‘Strange New Worlds’ cast members play Capt. Pike, Uhura, Nurse Chapel
LAS VEGAS — Rebecca Romijn has tackled the challenge of playing a character Majel Barrett portrayed in the first “Star Trek” pilot: Number One, the Enterprise first officer.
“Well, of course, it starts with Majel,” Ms. Romijn told fans in late August at Creation Entertainment’s 56-Year Mission Convention at Bally’s in Las Vegas.
“But there was only a total of 13 minutes of screen time for Majel as Number One,” said Ms. Romijn, who portrays the same character on “Star Trek: Strange New Worlds.”
Ms. Romijn, who talked to fans during a panel that featured key actors from the “Strange New World” cast, said the mid-1960s pilot episode “The Cage” simply showed Number One performing tasks. “She was not a fleshed-out character.
“I took whatever I could from her performance to infuse the character, but moving forward, I took artistic liberties and expanded it,” Ms. Romijn said.
“Strange New Worlds” premiered this year and has been praised by fans for its episodic approach and a return in tone to the original “Star Trek” series.
The entire first season can be watched on the Paramount+ streaming service.
The second season of “Strange New Worlds” was filmed this year and is scheduled to stream on Paramount+ next year. Carol Kane joined the cast for the second season’s new recurring role of Pelia, an engineer.
The first season established that Ms. Romijn’s character, Number One or Una Chin-Riley, is an Illyrian. Her people have made genetic modifications to themselves that Starfleet opposes because of Earth’s tragic experience with the Eugenics War.
“Strange New Worlds” is examining the prejudice that lingers in the Federation against the genetically enhanced, and Ms. Romijn said the storyline reminds her of when she played Mystique, the shape-shifting mutant in the “X-Men” movies.
She and Anson Mount, who portrays Capt. Christopher Pike in “Strange New Worlds, first played their characters on “Star Trek: Discovery” before the crew of Discovery traveled from the 23rd century to a thousand years into the future.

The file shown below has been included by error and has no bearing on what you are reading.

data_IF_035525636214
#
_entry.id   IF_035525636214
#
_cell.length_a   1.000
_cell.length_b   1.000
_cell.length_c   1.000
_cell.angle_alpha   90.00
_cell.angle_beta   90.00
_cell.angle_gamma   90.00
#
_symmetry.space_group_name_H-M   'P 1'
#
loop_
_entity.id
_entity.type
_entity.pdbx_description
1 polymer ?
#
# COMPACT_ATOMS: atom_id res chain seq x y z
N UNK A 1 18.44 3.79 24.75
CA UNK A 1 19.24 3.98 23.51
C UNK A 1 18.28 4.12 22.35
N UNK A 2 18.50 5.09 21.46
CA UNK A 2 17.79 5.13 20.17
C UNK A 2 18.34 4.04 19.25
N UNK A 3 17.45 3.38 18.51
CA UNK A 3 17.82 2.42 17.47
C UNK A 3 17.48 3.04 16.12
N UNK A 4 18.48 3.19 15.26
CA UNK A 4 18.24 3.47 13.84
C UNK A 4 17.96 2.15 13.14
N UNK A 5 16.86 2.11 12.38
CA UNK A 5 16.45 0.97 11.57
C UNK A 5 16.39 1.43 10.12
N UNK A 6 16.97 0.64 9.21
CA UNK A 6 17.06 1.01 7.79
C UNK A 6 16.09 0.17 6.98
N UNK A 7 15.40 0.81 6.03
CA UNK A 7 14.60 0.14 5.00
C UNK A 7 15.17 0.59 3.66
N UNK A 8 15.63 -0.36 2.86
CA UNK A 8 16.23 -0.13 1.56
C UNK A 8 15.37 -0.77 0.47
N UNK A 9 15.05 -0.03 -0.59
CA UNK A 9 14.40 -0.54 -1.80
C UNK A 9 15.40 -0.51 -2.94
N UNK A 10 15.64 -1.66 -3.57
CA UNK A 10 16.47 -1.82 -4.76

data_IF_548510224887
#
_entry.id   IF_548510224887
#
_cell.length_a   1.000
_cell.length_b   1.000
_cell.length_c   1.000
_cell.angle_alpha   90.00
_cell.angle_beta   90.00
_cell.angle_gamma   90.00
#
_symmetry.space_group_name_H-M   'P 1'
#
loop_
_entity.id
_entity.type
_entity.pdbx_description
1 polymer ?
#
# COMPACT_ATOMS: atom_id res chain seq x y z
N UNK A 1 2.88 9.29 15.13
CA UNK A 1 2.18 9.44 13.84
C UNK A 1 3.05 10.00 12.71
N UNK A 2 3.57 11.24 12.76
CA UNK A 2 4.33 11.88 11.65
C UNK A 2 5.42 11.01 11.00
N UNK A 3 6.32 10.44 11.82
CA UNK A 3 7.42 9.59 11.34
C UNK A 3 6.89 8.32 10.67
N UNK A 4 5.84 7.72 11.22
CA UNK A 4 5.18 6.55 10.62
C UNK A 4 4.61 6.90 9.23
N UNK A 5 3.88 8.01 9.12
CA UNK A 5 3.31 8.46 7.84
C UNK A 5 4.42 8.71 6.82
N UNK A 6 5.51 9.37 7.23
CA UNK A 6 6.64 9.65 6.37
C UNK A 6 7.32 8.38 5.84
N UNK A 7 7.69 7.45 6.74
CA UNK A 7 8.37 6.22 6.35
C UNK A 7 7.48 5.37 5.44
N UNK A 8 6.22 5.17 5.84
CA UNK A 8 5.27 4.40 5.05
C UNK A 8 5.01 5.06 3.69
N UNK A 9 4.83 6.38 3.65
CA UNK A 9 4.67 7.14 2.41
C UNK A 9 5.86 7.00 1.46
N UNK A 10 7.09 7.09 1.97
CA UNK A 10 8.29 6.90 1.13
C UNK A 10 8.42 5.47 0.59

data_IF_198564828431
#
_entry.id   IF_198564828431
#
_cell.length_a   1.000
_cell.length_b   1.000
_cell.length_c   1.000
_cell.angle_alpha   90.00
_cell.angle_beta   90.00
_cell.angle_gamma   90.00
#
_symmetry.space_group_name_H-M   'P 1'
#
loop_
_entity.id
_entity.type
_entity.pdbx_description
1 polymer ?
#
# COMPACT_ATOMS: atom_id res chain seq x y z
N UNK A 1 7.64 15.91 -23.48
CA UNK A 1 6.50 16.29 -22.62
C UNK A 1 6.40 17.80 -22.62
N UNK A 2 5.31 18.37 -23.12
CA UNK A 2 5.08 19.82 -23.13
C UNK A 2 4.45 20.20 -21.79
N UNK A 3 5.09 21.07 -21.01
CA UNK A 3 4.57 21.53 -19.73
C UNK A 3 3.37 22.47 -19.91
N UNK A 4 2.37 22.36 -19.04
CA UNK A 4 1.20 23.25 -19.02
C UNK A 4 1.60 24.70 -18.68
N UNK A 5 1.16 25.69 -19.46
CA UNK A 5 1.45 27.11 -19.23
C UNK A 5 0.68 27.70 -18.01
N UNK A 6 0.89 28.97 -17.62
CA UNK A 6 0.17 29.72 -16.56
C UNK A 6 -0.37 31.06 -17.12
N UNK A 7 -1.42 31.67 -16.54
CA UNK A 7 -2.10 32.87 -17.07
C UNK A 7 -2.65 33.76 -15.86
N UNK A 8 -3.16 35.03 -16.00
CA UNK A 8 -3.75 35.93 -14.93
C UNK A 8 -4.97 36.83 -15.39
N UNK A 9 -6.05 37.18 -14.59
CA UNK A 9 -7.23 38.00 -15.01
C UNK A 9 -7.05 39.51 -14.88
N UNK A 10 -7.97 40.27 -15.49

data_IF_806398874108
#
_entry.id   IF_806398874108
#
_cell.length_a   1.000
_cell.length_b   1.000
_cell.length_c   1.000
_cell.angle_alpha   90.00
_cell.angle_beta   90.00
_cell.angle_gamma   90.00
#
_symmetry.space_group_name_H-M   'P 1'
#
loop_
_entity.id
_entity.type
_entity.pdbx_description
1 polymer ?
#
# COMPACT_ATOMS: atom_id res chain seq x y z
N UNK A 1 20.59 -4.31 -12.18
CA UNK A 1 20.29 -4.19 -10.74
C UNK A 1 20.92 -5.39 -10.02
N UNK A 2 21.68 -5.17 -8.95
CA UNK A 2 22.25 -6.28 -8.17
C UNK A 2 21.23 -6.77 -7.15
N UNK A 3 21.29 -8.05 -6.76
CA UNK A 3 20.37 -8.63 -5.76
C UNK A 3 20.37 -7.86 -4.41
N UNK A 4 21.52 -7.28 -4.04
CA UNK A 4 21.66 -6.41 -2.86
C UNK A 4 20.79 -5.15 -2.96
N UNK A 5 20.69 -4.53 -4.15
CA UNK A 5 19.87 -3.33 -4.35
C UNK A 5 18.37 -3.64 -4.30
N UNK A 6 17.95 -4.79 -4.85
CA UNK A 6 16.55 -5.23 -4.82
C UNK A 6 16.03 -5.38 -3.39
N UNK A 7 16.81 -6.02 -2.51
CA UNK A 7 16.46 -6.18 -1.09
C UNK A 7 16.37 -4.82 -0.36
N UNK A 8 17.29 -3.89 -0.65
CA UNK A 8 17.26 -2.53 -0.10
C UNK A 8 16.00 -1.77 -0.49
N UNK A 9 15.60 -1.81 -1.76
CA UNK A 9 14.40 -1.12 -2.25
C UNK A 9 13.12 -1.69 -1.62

When asked if he was inspired by Jeffrey Hunter’s portrayal of Capt. Pike in “The Cage,” Mr. Mount said, without missing a beat, “I’m a big believer in stealing.”
The fans laughed.
“I watched ‘The Cage’ and ‘The Menagerie,’” Mr. Mount said. (“The Cage” didn’t air during the original run of “Star Trek,” but creator Gene Roddenberry expanded the story into the two-part “Menagerie” episode, combining “The Cage” with new footage.)
A longtime “Star Trek” fan, Mr. Mount said he’s amazed he’s on a “Star Trek” series. “To realize I’m doing that is so surreal and makes me feel fortunate as an actor in a way that I’ve never felt that way before.”
One of the most iconic characters in “Star Trek” — Spock — is played by Ethan Peck, the grandson of legendary movie star Gregory Peck.
When asked about the weight of playing the character made famous by actor Leonard Nimoy, Mr. Peck said he needs time to process that.
“Ask me that again in 10 years,” he said. “I’m just experiencing it and having the experiences written for me on the set. I’m incredibly grateful. It’s the adventure of a lifetime.”
Portraying another character first played by Ms. Barrett is Jess Bush, the Australian actress who portrays nurse Christine Chapel.
Ms. Bush said she looked at Ms. Barrett’s portrayal for inspiration and said she picked up on the character’s sarcastic, dry nature. “I pulled that and used that to generate what she is now.”
The young version of another iconic character, Uhura, is portrayed by Celia Rose Gooding.
Like Nichelle Nichols, the actress who originally Uhura, Ms. Gooding has a background in music and dance.
“Nichelle was a dancer. You could see it in her posture, how she sits, how she reaches for stuff,” said Ms. Gooding, who has performed on Broadway.
She said she didn’t know she was auditioning for the iconic role when she appeared at an audition. She was told the character had a different name.
Then finally, Ms. Gooding was getting a ride on Uber when her casting director called her and told her the news.
“He said, ‘I don’t know if anyone called to tell you yet, but you’re playing a young Uhura,’” Ms. Gooding said. “I screamed so loud!”
Her scream surprised her driver, but she explained she had just received the greatest news of her life.
Ms. Nichols, who recruited women and minorities to become astronauts, died July 30 at age 89 at her home in Silver City, N.M.
“I feel her presence everywhere,” Ms. Gooding said. “Anybody who had the opportunity to meet Nichelle knows how warm and loving she was. She gave so much of herself to this franchise.
“I’m just happy to be a fraction of her legacy.”